We don't talk about it too much, but seriously, we're still doing real security. You know, not the kind where you add a bunch of stuff on top of a UNIX OS and give a UNIX administrator enough to shoot themselves in the foot ten times over. I still don't get it. Who still thinks that by adding layers and layers of shit to "control" access rights you will get a better system. Capabilities? Everybody is still laughing hard at the old sendmail "compromise".

PAM? Give me a distribution name which never had a major stupid security hole due to PAM. The one reason we still don't have PAM is that THAT security model is flawed. Yes, big corporations and their management will wank all over it. But seriously? A system where you can so easily confuse rights that every distribution got it wrong at some point? And that's secure? Come on. (also, it's a well known non-secret that properly configuring stuff like GRsecurity of SElinux is a full-time job, and that you will often end up disabling it for anything but the most critical stuff, because the added security model doesn't fit with the basic UNIX programming model AT ALL).

Adding sexy features is the easy part. stack protection, W^X, pie. The hard part is making it work, all the way through. Most projects out there have some critical bug-fixes that come from OpenBSD. That includes GCC, KDE, GNOME, Xorg, rsync, Emacs, LibreOffice (I could expand on that list, but I can definitely remember specific bugs in each of these that we had to fix to get those security features to work)

Buffer overflows, buffer underflows, logic errors you name it.

Sometimes, this goes incredibly slow, and this is infuriating. I was involved in several big changes in OpenBSD that took a few releases to polish. In many cases, it got in, we ran into a critical BUG in some external 3rd party software, and it took a lot of time to fix all the 3rd party.

Want a current example? True memory randomization. It breaks all the JITs out there. Both Javascript V8 and all the JDKs expect all their allocated memory to fit within a 2G block of memory... yep, they encode pointer differences into 32 bits integers.

One fun thing about it is that Webkit "works around it" by allocating a big blob of 2G upfront for V8. The irony being that, these days, the browser is the most sensitive part of the desktop, BY FAR, and that you won't get anywhere if you disable Javascript. So you're trusting all your security to a JIT compiler that HAS to have a big blob of 2G of contiguous memory, and hoping there's no hole in there that can lead to running arbitrary code in there ? Like, come on... yeah, it's probably some fairly complicated exploits, and I'm too lazy to even try to write them, but are you sure you're perfectly safe ?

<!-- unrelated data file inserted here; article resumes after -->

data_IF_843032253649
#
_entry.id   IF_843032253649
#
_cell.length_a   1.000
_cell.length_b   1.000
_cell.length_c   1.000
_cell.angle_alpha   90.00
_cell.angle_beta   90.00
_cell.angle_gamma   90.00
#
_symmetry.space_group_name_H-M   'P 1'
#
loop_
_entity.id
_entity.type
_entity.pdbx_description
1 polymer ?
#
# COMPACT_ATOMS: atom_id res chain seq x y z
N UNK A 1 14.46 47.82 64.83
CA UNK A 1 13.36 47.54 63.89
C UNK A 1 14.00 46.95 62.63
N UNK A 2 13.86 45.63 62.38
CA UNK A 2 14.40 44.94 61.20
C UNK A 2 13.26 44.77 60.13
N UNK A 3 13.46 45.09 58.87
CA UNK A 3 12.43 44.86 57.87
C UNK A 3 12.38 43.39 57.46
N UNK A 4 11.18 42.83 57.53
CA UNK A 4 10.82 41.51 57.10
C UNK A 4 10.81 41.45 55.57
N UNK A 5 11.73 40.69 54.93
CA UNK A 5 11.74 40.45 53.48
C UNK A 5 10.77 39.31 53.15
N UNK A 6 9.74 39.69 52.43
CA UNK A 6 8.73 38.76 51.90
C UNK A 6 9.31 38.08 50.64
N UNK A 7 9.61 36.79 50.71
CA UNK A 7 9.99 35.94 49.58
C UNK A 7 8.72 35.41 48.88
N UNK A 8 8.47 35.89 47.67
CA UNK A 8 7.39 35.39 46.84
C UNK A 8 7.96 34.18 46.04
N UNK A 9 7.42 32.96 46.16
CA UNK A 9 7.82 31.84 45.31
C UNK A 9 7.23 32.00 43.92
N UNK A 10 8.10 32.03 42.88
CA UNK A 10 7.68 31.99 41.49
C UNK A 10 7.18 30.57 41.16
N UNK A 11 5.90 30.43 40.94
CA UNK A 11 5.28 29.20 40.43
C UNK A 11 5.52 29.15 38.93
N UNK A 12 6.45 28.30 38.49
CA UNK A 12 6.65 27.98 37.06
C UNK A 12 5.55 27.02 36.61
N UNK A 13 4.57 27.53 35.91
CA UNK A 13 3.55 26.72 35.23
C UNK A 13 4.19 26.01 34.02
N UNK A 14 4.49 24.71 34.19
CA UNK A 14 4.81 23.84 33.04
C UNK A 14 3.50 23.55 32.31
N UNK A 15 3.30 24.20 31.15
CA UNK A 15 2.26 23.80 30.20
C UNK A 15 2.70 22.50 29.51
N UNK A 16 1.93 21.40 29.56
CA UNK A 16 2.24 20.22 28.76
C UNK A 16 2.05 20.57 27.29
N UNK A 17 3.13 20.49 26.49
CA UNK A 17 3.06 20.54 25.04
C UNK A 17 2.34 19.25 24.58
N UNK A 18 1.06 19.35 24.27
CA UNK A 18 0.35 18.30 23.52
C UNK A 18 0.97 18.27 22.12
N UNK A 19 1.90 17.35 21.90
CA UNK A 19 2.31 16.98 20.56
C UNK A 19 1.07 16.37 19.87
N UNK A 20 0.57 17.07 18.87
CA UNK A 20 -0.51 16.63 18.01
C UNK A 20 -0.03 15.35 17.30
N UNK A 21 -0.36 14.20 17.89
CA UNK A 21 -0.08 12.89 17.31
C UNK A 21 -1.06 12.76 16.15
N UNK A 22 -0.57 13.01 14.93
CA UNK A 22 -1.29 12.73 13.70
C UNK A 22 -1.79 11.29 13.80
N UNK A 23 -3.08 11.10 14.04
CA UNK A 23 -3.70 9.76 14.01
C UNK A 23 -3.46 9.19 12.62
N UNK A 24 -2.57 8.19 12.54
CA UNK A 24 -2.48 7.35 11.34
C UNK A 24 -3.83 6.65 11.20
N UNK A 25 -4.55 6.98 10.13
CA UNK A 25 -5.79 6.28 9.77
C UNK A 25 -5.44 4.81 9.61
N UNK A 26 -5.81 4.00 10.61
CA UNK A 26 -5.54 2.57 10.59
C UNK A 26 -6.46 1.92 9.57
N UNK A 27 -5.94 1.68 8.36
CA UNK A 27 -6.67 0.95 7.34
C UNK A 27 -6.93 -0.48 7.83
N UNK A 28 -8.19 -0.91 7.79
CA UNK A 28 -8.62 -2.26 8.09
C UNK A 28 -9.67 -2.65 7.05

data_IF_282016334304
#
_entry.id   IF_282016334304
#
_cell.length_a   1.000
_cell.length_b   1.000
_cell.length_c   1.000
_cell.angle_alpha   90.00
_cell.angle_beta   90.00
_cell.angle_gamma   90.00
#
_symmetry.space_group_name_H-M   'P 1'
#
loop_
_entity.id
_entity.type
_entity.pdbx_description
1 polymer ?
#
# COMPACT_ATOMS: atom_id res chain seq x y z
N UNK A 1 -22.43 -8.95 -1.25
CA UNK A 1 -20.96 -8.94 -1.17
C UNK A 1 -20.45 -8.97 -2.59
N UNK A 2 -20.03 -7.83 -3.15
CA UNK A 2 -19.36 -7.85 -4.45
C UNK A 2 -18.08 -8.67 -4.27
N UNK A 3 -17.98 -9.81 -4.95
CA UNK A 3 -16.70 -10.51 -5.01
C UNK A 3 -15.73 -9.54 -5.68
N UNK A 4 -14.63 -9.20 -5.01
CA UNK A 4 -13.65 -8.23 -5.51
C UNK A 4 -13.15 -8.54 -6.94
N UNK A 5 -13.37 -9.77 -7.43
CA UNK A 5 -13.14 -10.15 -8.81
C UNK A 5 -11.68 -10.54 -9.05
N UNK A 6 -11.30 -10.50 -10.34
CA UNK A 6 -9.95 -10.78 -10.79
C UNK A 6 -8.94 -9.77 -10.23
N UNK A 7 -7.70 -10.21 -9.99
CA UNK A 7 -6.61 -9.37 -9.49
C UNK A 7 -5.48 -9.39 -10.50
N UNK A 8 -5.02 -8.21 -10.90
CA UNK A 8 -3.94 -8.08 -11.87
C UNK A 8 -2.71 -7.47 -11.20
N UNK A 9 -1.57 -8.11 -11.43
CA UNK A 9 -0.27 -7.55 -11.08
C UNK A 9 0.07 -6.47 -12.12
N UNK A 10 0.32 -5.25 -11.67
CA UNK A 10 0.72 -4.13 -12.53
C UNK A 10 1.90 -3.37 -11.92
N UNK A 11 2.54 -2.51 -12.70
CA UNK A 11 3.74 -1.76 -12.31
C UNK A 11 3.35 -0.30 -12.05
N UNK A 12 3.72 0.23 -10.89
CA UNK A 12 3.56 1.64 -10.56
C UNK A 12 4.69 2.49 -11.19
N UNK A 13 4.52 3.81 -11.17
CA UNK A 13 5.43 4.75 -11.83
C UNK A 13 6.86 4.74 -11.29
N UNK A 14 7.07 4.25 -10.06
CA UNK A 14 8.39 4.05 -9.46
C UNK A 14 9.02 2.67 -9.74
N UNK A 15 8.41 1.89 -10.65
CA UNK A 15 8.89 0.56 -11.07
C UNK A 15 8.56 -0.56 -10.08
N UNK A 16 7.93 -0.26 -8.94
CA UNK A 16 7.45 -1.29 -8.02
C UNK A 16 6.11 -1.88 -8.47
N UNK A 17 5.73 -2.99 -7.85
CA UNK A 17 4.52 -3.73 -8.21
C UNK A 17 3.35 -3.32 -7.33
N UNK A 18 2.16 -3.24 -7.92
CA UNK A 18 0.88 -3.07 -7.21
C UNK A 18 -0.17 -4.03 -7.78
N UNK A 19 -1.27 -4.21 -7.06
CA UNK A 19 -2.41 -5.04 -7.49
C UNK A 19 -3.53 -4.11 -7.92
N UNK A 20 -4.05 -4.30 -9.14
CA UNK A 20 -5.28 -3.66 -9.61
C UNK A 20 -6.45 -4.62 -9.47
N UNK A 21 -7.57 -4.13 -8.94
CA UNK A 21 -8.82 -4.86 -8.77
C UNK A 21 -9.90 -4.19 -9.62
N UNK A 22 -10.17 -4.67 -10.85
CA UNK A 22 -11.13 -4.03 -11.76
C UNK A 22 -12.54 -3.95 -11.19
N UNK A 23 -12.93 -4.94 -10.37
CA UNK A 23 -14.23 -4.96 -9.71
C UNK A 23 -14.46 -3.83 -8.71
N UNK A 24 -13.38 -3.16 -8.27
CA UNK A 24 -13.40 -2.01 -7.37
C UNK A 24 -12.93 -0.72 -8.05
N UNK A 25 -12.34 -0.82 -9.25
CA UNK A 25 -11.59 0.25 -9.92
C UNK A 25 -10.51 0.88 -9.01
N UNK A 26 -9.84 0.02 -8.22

I believe there is hope. Especially since there are several "small" projects out there which can contribute stuff. And heck, Linux isn't sooo sure of its future life anyways. Some vendors are still distributing closed source drivers, and Linux users, as a rule, are fairly complacent about it.

And hey, maybe it's Linux that's going to get crowded out by Android (yeah, I know, it's a Linux kernel. So what? Mac OSX is a BSD kernel for the most part).

If something is not done how is the scenario going to look five or 10 years from now?

I have no idea. I am certain of one thing: a wealthy open source ecosystem benefits from a bit more diversity than just pure Linux and the GPL. Looking at the past, without OpenBSD, you would have no OpenSSH, no bgpd, no pf.

There are some cases where going to the GPL and the GNU build system, like xorg has done, is a step backwards toward isolation.


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Sam Varghese

Sam Varghese has been writing for iTWire since 2006, a year after the site came into existence. For nearly a decade thereafter, he wrote mostly about free and open source software, based on his own use of this genre of software. Since May 2016, he has been writing across many areas of technology. He has been a journalist for nearly 40 years in India (Indian Express and Deccan Herald), the UAE (Khaleej Times) and Australia (Daily Commercial News (now defunct) and The Age). His personal blog is titled Irregular Expression.